Lake View, NY asked in Immigration Law for New York

Q: Hello, I’m an American citizen and my girlfriend is a Canadian citizen.

My Canadian girlfriend was able to fly into the US amidst the border closure. We are unsure of when it will be that the border opens again and she has been here two months as we’re trying to spend as much time together as possible during these troubling times. We recently decided to look into marriage to ensure that we will not be separated again due to covid-19 . We’ve read online that the 90 day rule basically means you’re going to get denied if you apply for an adjustment in status within 90 days. But she’s now planning on being here for 4 months so we will be way past that 90 days. We are wondering if after that first 90 days is up, would we would be able to get married and then apply for the adjust of status and not come across any issues? How strict are they after that initial 90 day Entry period is over? Thank you in advance!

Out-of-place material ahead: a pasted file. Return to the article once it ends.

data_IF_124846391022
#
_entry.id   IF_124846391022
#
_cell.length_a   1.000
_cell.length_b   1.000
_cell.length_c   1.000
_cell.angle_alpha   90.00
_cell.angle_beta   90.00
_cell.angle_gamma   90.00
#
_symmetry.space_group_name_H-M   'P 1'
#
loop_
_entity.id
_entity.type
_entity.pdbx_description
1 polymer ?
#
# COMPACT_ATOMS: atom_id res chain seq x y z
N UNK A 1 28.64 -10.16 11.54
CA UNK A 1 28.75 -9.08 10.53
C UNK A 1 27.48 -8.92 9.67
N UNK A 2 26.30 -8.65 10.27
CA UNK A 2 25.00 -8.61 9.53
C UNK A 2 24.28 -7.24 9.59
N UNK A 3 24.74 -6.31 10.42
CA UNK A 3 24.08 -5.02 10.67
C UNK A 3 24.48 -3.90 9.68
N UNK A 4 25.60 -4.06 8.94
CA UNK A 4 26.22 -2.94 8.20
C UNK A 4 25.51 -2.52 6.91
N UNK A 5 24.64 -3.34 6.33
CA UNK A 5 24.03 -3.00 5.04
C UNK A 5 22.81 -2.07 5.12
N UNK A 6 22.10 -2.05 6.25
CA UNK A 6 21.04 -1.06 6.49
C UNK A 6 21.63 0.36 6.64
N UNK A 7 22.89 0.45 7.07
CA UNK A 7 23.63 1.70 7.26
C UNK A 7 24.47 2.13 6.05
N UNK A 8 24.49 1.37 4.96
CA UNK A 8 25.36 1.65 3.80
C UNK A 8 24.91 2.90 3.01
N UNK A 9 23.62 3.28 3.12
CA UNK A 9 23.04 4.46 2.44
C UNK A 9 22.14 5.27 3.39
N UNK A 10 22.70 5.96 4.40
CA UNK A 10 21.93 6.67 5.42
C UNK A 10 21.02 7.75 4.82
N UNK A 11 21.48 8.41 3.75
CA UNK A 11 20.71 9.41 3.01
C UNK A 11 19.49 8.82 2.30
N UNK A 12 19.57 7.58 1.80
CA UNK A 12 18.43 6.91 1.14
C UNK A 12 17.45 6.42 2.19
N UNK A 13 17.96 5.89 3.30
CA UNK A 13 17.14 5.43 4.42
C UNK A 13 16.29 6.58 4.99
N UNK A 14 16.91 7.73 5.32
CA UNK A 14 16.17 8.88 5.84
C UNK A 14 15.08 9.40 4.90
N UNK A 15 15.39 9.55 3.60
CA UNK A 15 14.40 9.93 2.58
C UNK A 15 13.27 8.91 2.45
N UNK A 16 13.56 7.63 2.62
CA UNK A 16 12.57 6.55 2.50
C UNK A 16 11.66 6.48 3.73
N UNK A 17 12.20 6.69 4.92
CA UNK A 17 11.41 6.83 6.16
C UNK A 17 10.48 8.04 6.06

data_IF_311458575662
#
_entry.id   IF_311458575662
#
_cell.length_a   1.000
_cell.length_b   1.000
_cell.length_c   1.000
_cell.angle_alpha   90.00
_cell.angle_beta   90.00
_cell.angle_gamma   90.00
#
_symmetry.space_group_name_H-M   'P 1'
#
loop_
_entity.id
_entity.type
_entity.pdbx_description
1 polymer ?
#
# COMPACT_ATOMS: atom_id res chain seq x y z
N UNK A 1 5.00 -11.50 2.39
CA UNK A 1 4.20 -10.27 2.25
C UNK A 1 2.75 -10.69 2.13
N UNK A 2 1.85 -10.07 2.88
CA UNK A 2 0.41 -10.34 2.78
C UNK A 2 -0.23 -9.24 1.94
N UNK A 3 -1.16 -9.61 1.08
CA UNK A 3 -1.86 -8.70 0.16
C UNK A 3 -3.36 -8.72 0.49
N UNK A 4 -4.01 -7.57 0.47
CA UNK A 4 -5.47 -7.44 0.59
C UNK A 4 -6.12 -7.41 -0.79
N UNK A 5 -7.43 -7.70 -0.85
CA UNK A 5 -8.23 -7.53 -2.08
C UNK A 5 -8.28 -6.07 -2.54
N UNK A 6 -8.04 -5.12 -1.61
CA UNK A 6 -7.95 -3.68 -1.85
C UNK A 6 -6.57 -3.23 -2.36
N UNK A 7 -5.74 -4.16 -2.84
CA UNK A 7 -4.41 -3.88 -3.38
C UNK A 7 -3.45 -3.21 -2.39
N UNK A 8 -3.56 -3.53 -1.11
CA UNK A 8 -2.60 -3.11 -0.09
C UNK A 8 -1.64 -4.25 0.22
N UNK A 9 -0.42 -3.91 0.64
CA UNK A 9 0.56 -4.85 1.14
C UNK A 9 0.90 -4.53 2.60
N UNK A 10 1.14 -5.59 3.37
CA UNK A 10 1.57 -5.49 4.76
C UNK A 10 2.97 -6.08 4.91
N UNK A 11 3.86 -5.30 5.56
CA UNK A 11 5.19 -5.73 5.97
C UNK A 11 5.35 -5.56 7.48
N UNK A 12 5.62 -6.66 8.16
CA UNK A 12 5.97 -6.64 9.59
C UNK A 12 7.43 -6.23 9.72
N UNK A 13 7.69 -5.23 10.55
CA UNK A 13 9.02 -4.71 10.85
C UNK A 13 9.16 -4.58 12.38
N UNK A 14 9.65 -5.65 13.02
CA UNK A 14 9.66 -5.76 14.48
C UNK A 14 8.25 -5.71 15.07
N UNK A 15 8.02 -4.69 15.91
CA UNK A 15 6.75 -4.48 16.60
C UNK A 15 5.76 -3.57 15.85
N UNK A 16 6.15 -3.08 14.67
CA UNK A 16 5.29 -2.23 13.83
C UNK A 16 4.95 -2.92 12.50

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1 Lawyer Answer
Stephen Arnold Black
Stephen Arnold Black
  • Immigration Law Lawyer
  • Orlando, FL

A: By using your rights as a Canadian for quick entry, you are telling U.S. immigration officials that your intention in the U.S. is to be a tourist, and to leave, typically within 90 days; though the maximum is six months. That's true even if you get waved through without an interview by an officer at the U.S. border, and never actually say to anyone "I'm coming here as a tourist." (It's even worse if you do get interviewed at the border and actually tell the officer your intentions were to be a tourist, and then soon after, you get married.)

If you get married after arriving in this way, and apply for a green card, USCIS will take a look at your U.S. entry to see whether you misused your entry rights. The agency will look especially hard if you got married within three months of your U.S. entry. With any luck, you'll be able to convince it that you were only considering getting married when you entered the U.S., and made your decision and plans to marry after your U.S. entry.

Or you might be able to apply for a waiver of your fraud, but that's hard to get approved.

If all of that fails, you will be found inadmissible and denied the U.S. green card. It’s a risk that you must decide to take. Either way work with counsel to make sure the case is handled competently.

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